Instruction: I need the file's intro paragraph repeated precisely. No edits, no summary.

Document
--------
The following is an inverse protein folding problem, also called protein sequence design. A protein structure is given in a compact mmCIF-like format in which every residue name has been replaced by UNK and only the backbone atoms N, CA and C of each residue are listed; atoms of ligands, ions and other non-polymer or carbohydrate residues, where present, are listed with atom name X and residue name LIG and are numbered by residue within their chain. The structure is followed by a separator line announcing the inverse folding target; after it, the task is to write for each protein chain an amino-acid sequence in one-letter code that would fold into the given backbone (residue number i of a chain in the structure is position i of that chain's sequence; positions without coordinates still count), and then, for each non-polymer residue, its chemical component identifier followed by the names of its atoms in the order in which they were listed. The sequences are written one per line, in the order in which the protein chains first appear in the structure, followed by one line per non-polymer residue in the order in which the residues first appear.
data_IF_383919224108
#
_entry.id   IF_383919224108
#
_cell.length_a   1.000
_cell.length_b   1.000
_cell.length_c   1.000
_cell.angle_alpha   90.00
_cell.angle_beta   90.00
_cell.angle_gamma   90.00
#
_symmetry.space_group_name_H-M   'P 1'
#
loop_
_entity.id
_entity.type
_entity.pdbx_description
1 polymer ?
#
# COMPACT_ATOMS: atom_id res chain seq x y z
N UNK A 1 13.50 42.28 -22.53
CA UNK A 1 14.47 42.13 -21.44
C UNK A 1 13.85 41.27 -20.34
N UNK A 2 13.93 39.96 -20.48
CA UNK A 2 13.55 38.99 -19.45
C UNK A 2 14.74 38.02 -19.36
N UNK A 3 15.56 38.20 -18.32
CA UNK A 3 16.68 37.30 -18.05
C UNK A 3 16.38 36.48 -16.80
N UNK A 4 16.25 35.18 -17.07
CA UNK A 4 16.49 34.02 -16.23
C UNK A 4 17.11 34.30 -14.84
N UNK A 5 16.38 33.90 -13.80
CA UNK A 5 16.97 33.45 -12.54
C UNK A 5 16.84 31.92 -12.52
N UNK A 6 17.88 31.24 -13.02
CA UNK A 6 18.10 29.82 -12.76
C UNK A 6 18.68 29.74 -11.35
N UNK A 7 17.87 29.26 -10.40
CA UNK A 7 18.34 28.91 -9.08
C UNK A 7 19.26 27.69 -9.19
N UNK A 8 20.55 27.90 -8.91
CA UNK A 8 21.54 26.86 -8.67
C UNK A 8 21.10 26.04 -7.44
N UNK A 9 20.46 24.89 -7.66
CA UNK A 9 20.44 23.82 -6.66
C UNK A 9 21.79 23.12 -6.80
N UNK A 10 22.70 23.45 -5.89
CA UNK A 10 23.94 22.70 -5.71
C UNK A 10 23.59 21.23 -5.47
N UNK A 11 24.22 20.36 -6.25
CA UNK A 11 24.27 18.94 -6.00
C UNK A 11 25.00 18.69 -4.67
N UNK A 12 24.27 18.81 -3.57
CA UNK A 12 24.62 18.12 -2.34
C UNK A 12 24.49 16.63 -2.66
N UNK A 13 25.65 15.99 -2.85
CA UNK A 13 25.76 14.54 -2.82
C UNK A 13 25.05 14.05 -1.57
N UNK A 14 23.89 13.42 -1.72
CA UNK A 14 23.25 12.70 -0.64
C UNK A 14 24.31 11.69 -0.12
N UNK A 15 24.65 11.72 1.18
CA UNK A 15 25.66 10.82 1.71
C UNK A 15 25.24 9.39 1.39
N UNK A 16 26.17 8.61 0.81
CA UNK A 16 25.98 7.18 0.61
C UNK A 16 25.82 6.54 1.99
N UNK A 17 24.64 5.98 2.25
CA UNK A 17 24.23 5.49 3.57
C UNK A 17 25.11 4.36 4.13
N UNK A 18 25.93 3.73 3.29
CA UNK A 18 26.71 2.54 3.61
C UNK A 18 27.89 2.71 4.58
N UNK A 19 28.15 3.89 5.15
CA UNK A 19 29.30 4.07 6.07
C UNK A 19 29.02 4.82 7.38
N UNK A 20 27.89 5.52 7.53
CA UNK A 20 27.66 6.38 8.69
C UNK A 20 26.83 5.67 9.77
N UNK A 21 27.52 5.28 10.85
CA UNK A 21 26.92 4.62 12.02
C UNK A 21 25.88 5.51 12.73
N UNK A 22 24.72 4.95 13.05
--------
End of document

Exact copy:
The following is an inverse protein folding problem, also called protein sequence design. A protein structure is given in a compact mmCIF-like format in which every residue name has been replaced by UNK and only the backbone atoms N, CA and C of each residue are listed; atoms of ligands, ions and other non-polymer or carbohydrate residues, where present, are listed with atom name X and residue name LIG and are numbered by residue within their chain. The structure is followed by a separator line announcing the inverse folding target; after it, the task is to write for each protein chain an amino-acid sequence in one-letter code that would fold into the given backbone (residue number i of a chain in the structure is position i of that chain's sequence; positions without coordinates still count), and then, for each non-polymer residue, its chemical component identifier followed by the names of its atoms in the order in which they were listed. The sequences are written one per line, in the order in which the protein chains first appear in the structure, followed by one line per non-polymer residue in the order in which the residues first appear.